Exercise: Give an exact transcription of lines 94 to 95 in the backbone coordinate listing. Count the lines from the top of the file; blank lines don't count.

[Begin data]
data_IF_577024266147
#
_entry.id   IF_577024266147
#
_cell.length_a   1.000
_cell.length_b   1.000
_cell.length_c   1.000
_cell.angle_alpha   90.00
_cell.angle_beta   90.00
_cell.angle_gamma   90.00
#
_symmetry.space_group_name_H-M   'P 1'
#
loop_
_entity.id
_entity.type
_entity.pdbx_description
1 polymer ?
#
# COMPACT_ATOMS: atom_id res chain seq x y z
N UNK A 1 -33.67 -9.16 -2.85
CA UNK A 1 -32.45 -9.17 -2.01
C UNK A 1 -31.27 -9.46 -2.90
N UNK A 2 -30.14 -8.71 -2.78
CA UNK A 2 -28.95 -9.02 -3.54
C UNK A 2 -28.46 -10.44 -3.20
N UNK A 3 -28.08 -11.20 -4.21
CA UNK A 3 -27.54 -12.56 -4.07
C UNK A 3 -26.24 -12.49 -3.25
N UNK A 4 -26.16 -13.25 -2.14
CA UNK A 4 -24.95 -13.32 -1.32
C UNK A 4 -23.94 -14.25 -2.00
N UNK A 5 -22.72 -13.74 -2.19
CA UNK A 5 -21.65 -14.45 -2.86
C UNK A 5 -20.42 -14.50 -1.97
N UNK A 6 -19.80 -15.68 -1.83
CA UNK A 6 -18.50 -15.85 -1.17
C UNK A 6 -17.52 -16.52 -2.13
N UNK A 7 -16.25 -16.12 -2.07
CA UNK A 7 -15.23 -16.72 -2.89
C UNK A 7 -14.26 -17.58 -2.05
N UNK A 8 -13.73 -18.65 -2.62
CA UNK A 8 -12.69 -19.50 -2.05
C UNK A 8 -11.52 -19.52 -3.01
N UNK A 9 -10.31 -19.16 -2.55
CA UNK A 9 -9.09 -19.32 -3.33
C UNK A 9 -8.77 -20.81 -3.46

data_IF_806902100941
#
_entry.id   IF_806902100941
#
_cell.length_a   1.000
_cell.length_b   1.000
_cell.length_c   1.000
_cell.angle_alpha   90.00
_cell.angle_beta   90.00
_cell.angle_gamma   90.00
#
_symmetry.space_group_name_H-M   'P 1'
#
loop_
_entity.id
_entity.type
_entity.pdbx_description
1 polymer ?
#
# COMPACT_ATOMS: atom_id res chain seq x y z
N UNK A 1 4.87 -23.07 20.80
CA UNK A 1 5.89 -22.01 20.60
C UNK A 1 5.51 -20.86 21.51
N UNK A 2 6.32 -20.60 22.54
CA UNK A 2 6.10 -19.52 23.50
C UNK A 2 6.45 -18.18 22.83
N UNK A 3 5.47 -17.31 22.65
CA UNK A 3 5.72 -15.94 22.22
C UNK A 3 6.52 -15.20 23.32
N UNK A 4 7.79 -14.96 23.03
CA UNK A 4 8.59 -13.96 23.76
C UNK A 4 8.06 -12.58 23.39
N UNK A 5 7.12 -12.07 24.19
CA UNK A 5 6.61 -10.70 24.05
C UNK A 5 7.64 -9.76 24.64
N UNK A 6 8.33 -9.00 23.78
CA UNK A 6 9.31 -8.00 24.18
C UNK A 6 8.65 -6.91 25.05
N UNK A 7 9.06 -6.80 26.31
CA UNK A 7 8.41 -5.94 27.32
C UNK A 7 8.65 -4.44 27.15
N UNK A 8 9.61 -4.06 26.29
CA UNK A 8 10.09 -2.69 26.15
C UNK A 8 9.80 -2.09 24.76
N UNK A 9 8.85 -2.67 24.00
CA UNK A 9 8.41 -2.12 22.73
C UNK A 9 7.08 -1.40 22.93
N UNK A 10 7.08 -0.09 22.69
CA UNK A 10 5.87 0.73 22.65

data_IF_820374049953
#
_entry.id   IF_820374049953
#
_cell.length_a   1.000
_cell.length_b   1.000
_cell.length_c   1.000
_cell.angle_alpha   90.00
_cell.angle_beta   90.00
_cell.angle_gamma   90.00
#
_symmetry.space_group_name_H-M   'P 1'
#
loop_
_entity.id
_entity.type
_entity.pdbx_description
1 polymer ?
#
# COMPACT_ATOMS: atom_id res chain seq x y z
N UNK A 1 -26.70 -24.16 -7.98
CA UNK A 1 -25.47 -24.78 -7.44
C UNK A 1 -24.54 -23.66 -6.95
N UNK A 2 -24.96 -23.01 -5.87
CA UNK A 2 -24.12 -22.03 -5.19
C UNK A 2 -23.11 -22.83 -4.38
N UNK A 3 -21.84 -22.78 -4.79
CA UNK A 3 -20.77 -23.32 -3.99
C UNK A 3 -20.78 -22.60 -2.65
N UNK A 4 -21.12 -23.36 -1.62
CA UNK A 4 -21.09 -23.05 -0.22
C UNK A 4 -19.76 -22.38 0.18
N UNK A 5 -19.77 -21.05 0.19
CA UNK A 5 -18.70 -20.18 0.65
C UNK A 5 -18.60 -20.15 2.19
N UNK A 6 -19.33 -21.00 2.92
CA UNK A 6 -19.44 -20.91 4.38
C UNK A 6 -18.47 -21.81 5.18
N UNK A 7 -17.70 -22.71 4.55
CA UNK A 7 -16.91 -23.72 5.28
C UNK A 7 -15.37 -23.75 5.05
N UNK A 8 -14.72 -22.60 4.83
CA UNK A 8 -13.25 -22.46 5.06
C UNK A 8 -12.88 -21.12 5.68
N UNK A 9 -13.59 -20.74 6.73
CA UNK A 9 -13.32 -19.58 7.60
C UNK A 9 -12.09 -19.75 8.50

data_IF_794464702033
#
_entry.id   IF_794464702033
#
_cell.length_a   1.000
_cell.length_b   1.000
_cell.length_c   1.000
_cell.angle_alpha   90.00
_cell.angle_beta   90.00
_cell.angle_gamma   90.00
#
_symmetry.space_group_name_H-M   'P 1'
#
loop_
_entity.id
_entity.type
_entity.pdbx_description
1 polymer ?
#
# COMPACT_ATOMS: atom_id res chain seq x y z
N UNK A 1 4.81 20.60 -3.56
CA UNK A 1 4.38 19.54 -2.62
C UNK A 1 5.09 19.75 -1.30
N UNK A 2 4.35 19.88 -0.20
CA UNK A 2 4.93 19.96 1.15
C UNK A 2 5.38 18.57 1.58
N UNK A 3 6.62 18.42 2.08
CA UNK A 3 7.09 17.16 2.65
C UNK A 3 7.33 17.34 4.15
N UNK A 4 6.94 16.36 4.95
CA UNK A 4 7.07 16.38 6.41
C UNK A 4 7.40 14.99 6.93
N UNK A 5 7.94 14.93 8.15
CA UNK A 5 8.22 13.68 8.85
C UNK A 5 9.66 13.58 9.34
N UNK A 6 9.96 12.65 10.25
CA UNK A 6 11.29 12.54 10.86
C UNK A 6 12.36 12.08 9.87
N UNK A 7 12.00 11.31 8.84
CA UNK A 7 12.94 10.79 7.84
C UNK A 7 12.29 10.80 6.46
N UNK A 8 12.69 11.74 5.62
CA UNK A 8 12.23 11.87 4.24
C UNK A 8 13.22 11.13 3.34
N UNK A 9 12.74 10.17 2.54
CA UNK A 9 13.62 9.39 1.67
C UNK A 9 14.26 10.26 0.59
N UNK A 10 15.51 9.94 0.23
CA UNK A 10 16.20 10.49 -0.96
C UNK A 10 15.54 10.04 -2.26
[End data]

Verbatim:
C UNK A 9 7.08 -1.40 22.93
N UNK A 10 7.08 -0.09 22.69